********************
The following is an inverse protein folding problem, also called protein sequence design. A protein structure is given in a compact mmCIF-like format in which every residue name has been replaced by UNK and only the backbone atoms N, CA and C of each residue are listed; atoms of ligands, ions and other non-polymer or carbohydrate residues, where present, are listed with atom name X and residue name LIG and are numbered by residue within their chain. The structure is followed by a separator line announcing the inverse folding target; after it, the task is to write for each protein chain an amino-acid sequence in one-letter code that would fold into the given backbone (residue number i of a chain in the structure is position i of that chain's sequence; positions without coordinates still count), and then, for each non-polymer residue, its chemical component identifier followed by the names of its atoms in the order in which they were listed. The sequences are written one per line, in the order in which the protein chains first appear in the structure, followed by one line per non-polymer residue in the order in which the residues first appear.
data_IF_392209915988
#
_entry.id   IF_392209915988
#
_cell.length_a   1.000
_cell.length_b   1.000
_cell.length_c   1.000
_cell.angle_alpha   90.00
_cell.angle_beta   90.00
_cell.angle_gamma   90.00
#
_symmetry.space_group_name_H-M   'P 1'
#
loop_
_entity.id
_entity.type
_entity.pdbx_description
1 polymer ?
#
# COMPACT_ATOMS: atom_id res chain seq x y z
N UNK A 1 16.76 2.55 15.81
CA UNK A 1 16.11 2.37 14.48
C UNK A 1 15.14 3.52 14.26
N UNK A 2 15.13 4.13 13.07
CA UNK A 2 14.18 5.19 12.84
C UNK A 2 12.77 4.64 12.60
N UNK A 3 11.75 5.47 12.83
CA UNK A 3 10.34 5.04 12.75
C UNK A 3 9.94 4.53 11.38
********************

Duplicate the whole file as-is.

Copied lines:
The following is an inverse protein folding problem, also called protein sequence design. A protein structure is given in a compact mmCIF-like format in which every residue name has been replaced by UNK and only the backbone atoms N, CA and C of each residue are listed; atoms of ligands, ions and other non-polymer or carbohydrate residues, where present, are listed with atom name X and residue name LIG and are numbered by residue within their chain. The structure is followed by a separator line announcing the inverse folding target; after it, the task is to write for each protein chain an amino-acid sequence in one-letter code that would fold into the given backbone (residue number i of a chain in the structure is position i of that chain's sequence; positions without coordinates still count), and then, for each non-polymer residue, its chemical component identifier followed by the names of its atoms in the order in which they were listed. The sequences are written one per line, in the order in which the protein chains first appear in the structure, followed by one line per non-polymer residue in the order in which the residues first appear.
data_IF_392209915988
#
_entry.id   IF_392209915988
#
_cell.length_a   1.000
_cell.length_b   1.000
_cell.length_c   1.000
_cell.angle_alpha   90.00
_cell.angle_beta   90.00
_cell.angle_gamma   90.00
#
_symmetry.space_group_name_H-M   'P 1'
#
loop_
_entity.id
_entity.type
_entity.pdbx_description
1 polymer ?
#
# COMPACT_ATOMS: atom_id res chain seq x y z
N UNK A 1 16.76 2.55 15.81
CA UNK A 1 16.11 2.37 14.48
C UNK A 1 15.14 3.52 14.26
N UNK A 2 15.13 4.13 13.07
CA UNK A 2 14.18 5.19 12.84
C UNK A 2 12.77 4.64 12.60
N UNK A 3 11.75 5.47 12.83
CA UNK A 3 10.34 5.04 12.75
C UNK A 3 9.94 4.53 11.38